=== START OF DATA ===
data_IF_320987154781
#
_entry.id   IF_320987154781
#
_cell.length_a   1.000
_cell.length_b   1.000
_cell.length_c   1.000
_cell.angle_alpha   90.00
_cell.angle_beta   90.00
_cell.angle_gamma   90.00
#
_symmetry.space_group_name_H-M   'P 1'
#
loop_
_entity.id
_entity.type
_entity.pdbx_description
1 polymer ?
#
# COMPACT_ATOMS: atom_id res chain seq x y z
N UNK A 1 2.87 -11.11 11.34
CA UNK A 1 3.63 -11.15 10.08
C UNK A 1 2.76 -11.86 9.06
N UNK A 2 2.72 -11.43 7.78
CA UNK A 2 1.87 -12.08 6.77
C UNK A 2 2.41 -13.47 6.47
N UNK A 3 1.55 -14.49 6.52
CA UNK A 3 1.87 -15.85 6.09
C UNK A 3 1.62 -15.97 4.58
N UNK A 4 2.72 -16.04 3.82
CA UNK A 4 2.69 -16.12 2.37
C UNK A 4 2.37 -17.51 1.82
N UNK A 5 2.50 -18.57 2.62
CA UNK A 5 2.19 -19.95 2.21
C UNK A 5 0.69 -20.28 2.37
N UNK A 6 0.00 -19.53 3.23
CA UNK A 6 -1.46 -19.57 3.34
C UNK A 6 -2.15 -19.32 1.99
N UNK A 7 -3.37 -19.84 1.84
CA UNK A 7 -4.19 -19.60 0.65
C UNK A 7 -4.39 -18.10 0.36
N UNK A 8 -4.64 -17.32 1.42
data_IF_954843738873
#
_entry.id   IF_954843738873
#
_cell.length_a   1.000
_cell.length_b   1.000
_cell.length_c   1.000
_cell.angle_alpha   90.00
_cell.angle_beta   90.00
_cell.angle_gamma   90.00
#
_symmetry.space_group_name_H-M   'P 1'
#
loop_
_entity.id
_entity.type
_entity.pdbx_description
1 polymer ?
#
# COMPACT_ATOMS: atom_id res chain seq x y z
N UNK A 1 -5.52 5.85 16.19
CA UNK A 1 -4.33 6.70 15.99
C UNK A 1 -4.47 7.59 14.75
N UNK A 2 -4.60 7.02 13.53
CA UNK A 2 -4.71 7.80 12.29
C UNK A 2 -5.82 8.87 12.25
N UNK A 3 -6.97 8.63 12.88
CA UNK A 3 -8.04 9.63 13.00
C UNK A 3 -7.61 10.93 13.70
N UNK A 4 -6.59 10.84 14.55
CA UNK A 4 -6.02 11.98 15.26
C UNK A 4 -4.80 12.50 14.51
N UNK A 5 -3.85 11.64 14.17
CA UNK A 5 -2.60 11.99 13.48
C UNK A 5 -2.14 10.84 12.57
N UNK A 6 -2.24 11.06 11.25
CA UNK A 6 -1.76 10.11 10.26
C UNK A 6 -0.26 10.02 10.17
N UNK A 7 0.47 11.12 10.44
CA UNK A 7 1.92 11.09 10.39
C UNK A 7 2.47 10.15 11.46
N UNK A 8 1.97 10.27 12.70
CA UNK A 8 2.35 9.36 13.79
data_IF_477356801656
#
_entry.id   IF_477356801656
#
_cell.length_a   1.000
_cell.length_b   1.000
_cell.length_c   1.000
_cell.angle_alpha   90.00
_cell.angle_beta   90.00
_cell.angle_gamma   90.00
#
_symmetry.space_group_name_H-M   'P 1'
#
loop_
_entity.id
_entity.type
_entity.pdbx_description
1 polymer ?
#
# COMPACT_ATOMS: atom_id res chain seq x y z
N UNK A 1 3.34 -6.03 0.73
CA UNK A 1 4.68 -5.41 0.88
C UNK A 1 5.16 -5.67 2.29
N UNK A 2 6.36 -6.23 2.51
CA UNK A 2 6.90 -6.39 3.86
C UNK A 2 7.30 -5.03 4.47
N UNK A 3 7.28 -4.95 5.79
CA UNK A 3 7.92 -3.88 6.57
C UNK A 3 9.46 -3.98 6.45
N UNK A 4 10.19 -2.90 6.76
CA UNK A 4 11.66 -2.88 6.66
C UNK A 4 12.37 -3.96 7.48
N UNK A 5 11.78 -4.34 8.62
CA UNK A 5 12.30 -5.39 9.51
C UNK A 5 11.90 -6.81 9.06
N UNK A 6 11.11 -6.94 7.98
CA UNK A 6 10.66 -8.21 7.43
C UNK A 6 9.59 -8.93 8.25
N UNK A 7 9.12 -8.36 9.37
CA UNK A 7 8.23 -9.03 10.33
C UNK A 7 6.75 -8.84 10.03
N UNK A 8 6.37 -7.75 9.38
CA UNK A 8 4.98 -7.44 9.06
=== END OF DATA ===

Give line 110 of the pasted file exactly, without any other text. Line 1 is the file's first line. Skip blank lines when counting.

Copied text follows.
CA UNK A 2 6.90 -6.39 3.86